July 6, 2022

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When Brett Phillips pitches, expect hijinks

4 min read
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ST. PETERSBURG — Pitchers are athletes, too. Especially when they’re outfielders. Brett Phillips proved it Monday night at Tropicana Field.

Phillips pitched the final two innings of the Rays’ 13-2 loss to the A’s, providing an entertaining finish to a game in which Tampa Bay lost young starter Luis Patiño to a strained left oblique. It was Phillips’ second pitching appearance in two years — he unveiled what he called his “Mariano Rivera cutter” last July 2 against the Blue Jays in Buffalo, N.Y. — but this time Phillips’ fielding stole the show.

With a runner on first base and one out in the ninth inning, Phillips went through his unusual windup and uncorked a 49 mph lob to Oakland right fielder Seth Brown. Brown took a late hack and popped it up high in foul territory, sailing it toward the A’s dugout on the third-base side. Rays catcher Francisco Mejía started to chase after it, but so did Phillips.

Off Phillips went, dashing downhill off the mound to track the ball before sliding feet-first to make the incredible catch just in front of Oakland’s dugout. The Trop’s public address system responded by playing “Hall of Fame” by The Script as Phillips quickly popped up and hustled back to the mound. Those left in attendance broke into a “LET’S GO BRETT” chant for the fan-favorite Seminole, Fla., native.

“That was unbelievable,” Rays manager Kevin Cash said. “I mean, we’re going to see that play on the highlight reel for the rest of the year.”

Phillips certainly hopes so.

“I’m going to be honest. If I don’t win Catch of the Year for pitcher, I’ll be highly disappointed,” Phillips said. “That’s what I do best is catch baseballs. We all know that.”

Phillips proved it earlier in the game, making a running and sliding catch on the warning track in the right-field corner to rob Billy McKinney of an extra-base hit and record the first out of the second inning. That one didn’t compare to the way he fielded his position in the ninth, though — at least not according to Phillips, who said his play off the mound was “definitely at the top” of the list of his best catches.

“When you get going fast off a steep hill like I did, you have more momentum to get to where you have to be,” he said. “And obviously, going back to my slip-and-slide days, I know towards the end of the slip-and-slide, you always want to be prepared to bounce back up, because you know you have someone coming behind you and you don’t want to get hit. So [I] slid, popped up, got back where I needed to be so no one was coming sliding in behind me.”

Phillips covered 90 feet in a hurry to make the grab, according to Statcast, and reached a maximum sprint speed of 28.4 feet per second, well above the Major League average. The Rays aren’t about to bring the speedy outfielder into their pitcher’s fielding practice drills next Spring Training, although it might not shock anyone to hear Phillips would make himself available to provide such instruction.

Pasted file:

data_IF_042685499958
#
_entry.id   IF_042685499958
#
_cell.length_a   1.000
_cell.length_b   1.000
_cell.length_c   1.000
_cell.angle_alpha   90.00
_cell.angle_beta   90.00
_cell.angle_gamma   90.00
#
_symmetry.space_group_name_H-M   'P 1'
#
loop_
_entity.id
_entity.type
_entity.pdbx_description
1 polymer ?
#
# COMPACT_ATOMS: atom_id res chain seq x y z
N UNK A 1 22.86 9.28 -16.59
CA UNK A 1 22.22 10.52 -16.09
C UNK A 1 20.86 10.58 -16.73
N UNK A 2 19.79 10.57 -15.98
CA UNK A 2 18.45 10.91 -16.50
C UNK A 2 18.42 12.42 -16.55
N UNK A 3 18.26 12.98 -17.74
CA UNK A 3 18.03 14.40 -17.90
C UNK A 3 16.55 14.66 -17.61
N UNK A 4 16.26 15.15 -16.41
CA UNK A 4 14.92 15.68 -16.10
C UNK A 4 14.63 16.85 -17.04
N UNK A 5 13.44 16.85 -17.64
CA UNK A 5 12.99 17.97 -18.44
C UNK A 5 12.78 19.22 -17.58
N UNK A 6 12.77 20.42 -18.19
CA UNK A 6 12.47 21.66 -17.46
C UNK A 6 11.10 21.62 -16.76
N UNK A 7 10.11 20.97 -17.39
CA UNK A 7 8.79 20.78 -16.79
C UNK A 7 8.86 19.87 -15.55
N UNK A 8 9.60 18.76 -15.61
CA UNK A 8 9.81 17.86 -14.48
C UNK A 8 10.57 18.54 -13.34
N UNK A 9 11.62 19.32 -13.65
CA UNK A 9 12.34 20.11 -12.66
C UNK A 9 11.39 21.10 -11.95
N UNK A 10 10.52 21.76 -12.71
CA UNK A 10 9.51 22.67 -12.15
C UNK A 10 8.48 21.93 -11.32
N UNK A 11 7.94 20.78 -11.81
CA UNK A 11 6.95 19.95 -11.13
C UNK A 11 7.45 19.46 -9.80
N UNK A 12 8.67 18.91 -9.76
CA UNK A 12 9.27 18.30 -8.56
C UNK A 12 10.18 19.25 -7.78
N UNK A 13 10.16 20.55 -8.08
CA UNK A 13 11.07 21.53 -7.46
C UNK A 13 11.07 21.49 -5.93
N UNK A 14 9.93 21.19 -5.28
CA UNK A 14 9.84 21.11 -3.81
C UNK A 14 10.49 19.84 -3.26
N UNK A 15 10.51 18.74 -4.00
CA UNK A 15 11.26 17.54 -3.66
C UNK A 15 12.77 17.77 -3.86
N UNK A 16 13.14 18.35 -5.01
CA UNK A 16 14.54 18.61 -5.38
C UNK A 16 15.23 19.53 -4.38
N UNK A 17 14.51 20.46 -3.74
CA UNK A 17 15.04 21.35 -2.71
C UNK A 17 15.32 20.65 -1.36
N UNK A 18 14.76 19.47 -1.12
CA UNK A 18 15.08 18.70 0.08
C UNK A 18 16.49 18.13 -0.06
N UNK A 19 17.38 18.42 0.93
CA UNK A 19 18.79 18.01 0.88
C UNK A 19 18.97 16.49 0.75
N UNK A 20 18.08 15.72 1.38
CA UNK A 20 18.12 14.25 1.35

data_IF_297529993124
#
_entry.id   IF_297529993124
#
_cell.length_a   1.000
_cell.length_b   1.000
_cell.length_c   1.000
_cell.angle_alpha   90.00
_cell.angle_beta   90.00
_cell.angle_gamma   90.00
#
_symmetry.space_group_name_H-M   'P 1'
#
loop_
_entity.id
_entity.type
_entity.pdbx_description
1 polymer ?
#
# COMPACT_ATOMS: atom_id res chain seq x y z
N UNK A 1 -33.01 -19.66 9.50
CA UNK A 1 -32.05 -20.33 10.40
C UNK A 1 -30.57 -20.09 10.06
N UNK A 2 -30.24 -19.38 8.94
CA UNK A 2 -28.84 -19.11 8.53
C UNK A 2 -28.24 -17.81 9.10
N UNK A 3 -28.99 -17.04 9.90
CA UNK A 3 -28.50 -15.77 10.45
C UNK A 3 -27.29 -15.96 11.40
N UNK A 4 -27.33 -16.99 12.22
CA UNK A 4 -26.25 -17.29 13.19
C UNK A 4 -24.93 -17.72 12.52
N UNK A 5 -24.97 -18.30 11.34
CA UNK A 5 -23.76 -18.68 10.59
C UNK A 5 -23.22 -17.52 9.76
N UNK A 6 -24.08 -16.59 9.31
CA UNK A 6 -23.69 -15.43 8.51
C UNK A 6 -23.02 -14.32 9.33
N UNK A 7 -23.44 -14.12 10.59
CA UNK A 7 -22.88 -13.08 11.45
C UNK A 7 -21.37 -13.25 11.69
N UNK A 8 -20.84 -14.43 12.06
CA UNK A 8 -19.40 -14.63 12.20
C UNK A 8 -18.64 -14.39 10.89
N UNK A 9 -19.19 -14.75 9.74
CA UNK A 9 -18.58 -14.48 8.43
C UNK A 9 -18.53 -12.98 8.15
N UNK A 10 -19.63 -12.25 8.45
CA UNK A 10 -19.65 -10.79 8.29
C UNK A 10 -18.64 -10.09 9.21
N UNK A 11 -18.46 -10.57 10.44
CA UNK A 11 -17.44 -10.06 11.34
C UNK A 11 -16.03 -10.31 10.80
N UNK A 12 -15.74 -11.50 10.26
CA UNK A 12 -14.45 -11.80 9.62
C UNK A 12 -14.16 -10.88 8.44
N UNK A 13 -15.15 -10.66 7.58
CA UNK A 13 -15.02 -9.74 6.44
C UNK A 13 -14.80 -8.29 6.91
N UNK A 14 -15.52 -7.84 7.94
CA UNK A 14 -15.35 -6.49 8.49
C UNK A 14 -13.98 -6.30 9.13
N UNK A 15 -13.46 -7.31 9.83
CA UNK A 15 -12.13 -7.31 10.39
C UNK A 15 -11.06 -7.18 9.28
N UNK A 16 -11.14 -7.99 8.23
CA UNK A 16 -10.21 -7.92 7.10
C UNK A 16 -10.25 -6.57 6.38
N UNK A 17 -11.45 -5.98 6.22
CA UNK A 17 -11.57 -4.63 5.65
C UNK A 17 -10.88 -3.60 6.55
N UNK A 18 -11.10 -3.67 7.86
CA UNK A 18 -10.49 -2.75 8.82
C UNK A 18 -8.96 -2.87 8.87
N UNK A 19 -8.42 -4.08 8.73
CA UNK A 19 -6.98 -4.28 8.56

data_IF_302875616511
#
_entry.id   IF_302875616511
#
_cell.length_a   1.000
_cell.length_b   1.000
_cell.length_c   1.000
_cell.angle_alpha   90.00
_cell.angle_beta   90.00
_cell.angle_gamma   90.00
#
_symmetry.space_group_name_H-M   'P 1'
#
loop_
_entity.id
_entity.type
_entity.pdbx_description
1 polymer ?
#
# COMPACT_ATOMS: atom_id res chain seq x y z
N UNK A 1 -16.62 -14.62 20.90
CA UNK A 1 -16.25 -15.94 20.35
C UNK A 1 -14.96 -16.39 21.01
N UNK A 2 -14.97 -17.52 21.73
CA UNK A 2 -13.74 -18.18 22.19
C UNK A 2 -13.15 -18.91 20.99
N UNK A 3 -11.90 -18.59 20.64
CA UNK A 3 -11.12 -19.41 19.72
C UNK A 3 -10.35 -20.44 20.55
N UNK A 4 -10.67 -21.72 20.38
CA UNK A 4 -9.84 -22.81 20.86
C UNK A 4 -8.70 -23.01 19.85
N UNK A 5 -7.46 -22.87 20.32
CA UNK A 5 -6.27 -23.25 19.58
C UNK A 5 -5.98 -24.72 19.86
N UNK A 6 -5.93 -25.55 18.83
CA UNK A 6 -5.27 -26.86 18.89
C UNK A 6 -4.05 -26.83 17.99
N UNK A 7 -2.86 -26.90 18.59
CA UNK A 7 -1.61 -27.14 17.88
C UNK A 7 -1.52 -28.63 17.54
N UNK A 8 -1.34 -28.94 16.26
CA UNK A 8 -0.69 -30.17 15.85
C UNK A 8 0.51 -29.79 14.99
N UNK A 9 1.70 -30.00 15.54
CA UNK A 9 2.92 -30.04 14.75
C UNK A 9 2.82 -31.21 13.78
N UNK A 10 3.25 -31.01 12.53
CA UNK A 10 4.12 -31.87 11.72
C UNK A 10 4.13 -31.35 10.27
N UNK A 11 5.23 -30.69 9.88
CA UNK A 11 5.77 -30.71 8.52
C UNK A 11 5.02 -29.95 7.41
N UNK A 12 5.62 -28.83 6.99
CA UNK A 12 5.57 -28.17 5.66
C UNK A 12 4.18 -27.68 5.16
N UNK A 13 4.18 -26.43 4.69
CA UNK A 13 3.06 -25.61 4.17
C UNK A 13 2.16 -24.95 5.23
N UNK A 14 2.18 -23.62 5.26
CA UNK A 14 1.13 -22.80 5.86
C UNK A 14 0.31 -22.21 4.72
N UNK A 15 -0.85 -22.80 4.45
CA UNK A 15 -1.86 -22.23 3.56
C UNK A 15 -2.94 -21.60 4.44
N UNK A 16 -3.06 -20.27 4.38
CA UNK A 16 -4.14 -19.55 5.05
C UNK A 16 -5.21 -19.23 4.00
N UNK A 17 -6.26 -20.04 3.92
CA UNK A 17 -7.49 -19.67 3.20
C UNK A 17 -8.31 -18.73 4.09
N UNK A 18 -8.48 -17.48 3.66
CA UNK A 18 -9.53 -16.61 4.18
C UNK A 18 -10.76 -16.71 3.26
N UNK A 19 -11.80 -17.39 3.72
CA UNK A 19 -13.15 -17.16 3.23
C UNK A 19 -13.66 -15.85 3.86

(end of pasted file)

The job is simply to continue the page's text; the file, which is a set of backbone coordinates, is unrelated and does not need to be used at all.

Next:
“It may be an opportunity for me to get in the classroom with these guys and show the pitchers what athletes really look like,” he deadpanned.

After Patiño’s early exit, the Rays asked Phillips to give them two innings to help keep their pitching staff fresh for their next stretch of games without an off-day. Phillips said he told Cash he was available for four innings, if necessary.

“One of those situations where we all know that I’m the best off the bench, position player-wise. It’s known across the league, OK. It’s no secret,” Phillips said. “Whatever value I can bring to this team, whether it’s in the outfield, on the basepaths, hitting and, of course, pitching. Unfortunately I didn’t have my best tonight.”

Last summer, Phillips began his pitching debut by zipping in a 94.3 mph fastball. This time, he stuck to the slow stuff. He threw only five pitches in the eighth, the Rays’ most efficient inning of the night, then gave up a grand slam to Sheldon Neuse three batters after his highlight-reel catch in the next frame.

“It’s totally different, especially with the way he was throwing,” Neuse said. “You don’t practice it. You don’t do anything like that. So the first time you see it, you can’t make sense of it. You’re like, ‘What’s going on?’ Your body just doesn’t want to wait that long, I guess.”

“Pitching performance was a little underwhelming. I’m going to have to call my mom and basically explain to her that I just didn’t have my best stuff tonight.”

Phillips came to the plate with two outs in the ninth, which technically made him the third “pitcher” with a plate appearance in Tropicana Field history. He joined Andy Sonnanstine, who hit on May 17, 2009, due to a mistake on the Rays’ lineup card, and Wade Boggs, who grounded out after facing one batter.

“That’s a great part of history to be a part of, and especially in my hometown to be able to be a two-way superstar that I am,” Phillips said.

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